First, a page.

LMPD makes multiple arrests in Derby weekend human trafficking sting
LOUISVILLE, KY (WAVE) - An undercover operation by Louisville Metro police resulted in at least four arrests over Derby weekend of men charged with promoting human trafficking.
Arrest reports for the suspects - Mohith Akula, 27, of Santa Clara, California; Jackson Jones, 54, of Radcliff, Kentucky; Ronnie R. Johnson, 34, of Clarksville, Indiana, and Deontae Montez James, 27, of Shelbyville, - say each responded to an online ad and contacted an undercover officer who was posing as a minor.
Each man arranged to engage in sex acts with a 15-year-old girl in exchange for money or drugs. They were arrested after arriving at the meet site, a motel in eastern Louisville Metro.
“There were sex acts to be committed on a 15-year-old child,” LMPD Sgt. Tim Stokes said. “Dollar amounts and/or drugs were involved in making that deal.”
In addition to promoting human trafficking, all four suspects are charged with using electronic communications to procure a minor for sex. James is charged with possession of marijuana.
Stokes said 17 men responded to the ad expressing an interest in the girl, but only four showed up at the location.
“I think that some ways that the message is working,” Stokes said. “Human trafficking’s not going to be tolerated. We had a lot of news coverage in the days leading up to. There’s a lot of national coverage about this kind of phenomenon. And based on that, I think that’s a good thing we only had four of the 17 actually make contact with us.”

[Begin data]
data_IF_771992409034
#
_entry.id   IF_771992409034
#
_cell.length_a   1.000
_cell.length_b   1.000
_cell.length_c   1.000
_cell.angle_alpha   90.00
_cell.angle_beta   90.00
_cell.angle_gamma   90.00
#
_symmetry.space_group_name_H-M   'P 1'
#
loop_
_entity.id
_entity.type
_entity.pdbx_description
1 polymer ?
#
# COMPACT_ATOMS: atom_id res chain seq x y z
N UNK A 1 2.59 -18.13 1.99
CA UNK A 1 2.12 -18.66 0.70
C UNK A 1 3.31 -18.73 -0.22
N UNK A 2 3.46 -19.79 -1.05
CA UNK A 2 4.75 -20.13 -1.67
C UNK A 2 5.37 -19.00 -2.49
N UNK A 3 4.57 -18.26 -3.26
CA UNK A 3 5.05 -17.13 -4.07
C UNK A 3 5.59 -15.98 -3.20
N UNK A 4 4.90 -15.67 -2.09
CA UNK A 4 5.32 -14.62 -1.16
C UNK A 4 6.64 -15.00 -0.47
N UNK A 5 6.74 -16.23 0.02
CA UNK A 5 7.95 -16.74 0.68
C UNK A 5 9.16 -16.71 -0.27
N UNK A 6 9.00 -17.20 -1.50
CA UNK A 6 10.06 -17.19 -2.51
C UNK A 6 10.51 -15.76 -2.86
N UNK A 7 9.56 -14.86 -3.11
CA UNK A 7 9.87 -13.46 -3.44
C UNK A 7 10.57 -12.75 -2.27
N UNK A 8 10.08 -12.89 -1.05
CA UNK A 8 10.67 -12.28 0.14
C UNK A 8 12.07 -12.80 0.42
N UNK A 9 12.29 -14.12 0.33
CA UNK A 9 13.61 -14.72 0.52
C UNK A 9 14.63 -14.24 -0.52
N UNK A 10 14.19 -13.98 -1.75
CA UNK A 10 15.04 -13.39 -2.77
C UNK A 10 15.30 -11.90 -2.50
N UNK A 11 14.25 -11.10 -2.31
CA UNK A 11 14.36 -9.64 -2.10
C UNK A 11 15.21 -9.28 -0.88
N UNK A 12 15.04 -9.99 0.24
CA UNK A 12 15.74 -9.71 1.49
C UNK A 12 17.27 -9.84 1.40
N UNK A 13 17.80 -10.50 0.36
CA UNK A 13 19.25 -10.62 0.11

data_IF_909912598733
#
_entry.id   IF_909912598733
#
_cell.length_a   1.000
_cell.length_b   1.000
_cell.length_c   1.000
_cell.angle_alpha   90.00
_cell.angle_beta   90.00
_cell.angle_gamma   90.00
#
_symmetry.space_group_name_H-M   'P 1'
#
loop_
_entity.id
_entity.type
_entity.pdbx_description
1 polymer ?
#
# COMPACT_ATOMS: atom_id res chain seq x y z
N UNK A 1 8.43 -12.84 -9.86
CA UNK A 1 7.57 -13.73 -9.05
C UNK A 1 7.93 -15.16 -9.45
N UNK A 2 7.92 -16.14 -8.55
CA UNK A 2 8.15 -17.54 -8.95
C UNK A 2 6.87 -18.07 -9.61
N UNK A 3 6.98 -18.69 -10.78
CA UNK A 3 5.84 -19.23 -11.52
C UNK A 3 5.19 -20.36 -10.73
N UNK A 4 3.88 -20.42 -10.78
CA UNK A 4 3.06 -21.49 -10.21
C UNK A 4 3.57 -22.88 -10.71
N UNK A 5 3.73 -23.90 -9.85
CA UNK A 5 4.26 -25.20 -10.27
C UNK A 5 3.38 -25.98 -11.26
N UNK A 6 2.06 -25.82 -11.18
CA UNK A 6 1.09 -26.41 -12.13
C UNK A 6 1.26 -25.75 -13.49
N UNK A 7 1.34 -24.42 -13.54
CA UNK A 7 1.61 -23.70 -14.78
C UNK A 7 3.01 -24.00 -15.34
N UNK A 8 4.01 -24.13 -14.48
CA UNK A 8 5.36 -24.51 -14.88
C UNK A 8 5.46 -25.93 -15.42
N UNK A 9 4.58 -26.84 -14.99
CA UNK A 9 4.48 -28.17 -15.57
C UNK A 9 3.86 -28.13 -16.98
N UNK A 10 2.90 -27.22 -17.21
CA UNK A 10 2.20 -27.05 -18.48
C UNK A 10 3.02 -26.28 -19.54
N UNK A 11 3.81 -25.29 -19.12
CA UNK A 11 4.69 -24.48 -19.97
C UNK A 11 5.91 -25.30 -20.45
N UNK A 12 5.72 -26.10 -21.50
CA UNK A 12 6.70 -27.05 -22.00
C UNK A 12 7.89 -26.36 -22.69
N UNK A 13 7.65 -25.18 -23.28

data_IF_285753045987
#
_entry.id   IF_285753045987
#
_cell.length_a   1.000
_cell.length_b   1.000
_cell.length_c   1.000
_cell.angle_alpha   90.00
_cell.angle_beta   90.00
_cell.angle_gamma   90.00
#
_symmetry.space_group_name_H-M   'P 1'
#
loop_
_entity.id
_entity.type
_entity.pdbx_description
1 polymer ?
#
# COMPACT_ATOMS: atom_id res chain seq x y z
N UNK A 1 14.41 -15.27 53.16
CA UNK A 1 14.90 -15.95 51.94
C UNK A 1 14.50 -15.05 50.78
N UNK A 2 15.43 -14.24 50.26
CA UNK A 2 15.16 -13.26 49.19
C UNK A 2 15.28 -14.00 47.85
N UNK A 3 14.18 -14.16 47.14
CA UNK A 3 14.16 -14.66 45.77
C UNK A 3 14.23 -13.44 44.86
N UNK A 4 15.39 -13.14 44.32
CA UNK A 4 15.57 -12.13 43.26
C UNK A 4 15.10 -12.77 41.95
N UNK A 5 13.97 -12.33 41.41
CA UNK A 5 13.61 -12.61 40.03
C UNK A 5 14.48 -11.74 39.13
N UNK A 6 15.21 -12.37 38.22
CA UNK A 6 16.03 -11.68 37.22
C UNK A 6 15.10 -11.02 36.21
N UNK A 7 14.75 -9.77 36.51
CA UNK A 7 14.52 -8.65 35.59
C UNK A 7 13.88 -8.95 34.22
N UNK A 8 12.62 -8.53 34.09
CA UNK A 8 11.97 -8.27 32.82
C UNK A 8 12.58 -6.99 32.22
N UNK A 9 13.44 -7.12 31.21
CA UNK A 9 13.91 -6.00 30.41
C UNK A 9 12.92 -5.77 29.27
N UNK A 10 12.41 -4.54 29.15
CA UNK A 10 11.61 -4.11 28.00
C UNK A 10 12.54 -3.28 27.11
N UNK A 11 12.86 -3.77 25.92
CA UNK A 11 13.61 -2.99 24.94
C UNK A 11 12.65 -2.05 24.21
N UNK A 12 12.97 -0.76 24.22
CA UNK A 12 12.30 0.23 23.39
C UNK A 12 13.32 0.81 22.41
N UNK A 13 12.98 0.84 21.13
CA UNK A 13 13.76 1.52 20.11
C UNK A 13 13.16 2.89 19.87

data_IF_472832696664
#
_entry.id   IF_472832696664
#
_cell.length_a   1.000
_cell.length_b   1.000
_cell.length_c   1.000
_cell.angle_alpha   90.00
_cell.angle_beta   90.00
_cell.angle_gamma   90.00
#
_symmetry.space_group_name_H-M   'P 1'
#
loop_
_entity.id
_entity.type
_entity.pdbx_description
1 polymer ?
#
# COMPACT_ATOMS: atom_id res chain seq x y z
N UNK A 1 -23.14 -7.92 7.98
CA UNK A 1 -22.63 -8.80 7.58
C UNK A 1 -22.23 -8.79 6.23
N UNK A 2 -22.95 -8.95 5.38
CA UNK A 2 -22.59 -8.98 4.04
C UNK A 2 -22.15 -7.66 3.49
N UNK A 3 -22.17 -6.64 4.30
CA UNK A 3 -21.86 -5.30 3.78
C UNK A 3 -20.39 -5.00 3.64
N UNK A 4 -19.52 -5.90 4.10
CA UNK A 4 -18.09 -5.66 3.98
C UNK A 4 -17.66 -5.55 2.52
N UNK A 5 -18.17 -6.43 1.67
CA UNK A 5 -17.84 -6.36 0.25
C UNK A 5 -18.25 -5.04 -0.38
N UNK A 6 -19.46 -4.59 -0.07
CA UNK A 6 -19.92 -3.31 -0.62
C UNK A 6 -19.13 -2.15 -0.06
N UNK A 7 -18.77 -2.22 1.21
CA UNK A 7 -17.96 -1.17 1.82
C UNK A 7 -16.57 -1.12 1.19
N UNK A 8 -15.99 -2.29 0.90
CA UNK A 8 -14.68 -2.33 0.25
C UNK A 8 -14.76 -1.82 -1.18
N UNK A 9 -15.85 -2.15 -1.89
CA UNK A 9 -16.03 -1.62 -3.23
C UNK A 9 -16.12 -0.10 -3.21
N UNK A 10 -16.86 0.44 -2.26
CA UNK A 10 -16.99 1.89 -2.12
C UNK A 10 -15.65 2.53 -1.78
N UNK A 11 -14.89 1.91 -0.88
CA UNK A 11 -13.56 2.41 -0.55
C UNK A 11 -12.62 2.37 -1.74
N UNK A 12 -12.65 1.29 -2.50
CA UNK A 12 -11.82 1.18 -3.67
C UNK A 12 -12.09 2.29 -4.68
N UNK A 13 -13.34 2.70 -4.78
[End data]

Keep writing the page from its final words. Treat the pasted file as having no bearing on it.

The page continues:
And the detective work did not stop there. Undercover officers also posed as customers and called 150 women who were advertising their services online. More than a dozen women came to the prearranged meeting location only to be surprised by the offer of support and services.
“They were really thankful they weren't going to jail that night,” human trafficking survivor Summer Dickerson said, “and that somebody understands I'm not there to judge them.”
Dickerson is founder and director of Women of the Well Ministry, providing services to trafficking victims to help them escape that life.
“We don’t want to keep arresting these women because that’s just not the answer,” Dickerson said. “Let’s give them some resources so they can exit. So hopefully we’ll see what happens.”
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